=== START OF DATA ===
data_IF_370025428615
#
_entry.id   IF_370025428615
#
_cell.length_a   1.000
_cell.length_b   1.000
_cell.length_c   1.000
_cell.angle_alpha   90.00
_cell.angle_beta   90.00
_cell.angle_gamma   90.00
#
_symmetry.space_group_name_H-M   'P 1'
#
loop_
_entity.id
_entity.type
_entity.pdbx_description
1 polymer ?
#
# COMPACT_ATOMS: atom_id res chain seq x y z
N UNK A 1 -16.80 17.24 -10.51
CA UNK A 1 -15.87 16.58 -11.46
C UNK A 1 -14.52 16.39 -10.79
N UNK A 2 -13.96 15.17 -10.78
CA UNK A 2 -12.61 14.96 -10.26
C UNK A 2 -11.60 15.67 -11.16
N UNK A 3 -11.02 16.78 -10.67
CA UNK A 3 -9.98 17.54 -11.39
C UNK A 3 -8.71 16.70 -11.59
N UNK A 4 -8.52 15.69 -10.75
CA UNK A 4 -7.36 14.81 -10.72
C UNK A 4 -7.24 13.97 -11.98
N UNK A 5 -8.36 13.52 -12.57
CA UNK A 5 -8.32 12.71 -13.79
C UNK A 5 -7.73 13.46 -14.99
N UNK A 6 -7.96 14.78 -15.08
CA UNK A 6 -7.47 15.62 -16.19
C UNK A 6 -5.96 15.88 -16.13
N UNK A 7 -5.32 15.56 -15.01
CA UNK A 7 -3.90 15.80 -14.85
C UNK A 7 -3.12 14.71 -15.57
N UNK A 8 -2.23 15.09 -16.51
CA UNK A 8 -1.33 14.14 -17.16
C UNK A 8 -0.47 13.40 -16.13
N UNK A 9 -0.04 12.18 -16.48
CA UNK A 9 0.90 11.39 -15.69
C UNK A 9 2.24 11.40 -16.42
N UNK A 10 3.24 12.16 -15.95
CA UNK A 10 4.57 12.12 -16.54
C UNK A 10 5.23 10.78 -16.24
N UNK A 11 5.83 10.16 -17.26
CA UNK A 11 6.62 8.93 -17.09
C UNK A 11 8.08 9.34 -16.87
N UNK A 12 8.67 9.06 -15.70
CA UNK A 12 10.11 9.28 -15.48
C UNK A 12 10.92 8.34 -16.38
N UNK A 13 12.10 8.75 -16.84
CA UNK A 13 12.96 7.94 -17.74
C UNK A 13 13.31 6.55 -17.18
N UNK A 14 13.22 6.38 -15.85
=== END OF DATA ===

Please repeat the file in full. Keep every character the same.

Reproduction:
data_IF_370025428615
#
_entry.id   IF_370025428615
#
_cell.length_a   1.000
_cell.length_b   1.000
_cell.length_c   1.000
_cell.angle_alpha   90.00
_cell.angle_beta   90.00
_cell.angle_gamma   90.00
#
_symmetry.space_group_name_H-M   'P 1'
#
loop_
_entity.id
_entity.type
_entity.pdbx_description
1 polymer ?
#
# COMPACT_ATOMS: atom_id res chain seq x y z
N UNK A 1 -16.80 17.24 -10.51
CA UNK A 1 -15.87 16.58 -11.46
C UNK A 1 -14.52 16.39 -10.79
N UNK A 2 -13.96 15.17 -10.78
CA UNK A 2 -12.61 14.96 -10.26
C UNK A 2 -11.60 15.67 -11.16
N UNK A 3 -11.02 16.78 -10.67
CA UNK A 3 -9.98 17.54 -11.39
C UNK A 3 -8.71 16.70 -11.59
N UNK A 4 -8.52 15.69 -10.75
CA UNK A 4 -7.36 14.81 -10.72
C UNK A 4 -7.24 13.97 -11.98
N UNK A 5 -8.36 13.52 -12.57
CA UNK A 5 -8.32 12.71 -13.79
C UNK A 5 -7.73 13.46 -14.99
N UNK A 6 -7.96 14.78 -15.08
CA UNK A 6 -7.47 15.62 -16.19
C UNK A 6 -5.96 15.88 -16.13
N UNK A 7 -5.32 15.56 -15.01
CA UNK A 7 -3.90 15.80 -14.85
C UNK A 7 -3.12 14.71 -15.57
N UNK A 8 -2.23 15.09 -16.51
CA UNK A 8 -1.33 14.14 -17.16
C UNK A 8 -0.47 13.40 -16.13
N UNK A 9 -0.04 12.18 -16.48
CA UNK A 9 0.90 11.39 -15.69
C UNK A 9 2.24 11.40 -16.42
N UNK A 10 3.24 12.16 -15.95
CA UNK A 10 4.57 12.12 -16.54
C UNK A 10 5.23 10.78 -16.24
N UNK A 11 5.83 10.16 -17.26
CA UNK A 11 6.62 8.93 -17.09
C UNK A 11 8.08 9.34 -16.87
N UNK A 12 8.67 9.06 -15.70
CA UNK A 12 10.11 9.28 -15.48
C UNK A 12 10.92 8.34 -16.38
N UNK A 13 12.10 8.75 -16.84
CA UNK A 13 12.96 7.94 -17.74
C UNK A 13 13.31 6.55 -17.18
N UNK A 14 13.22 6.38 -15.85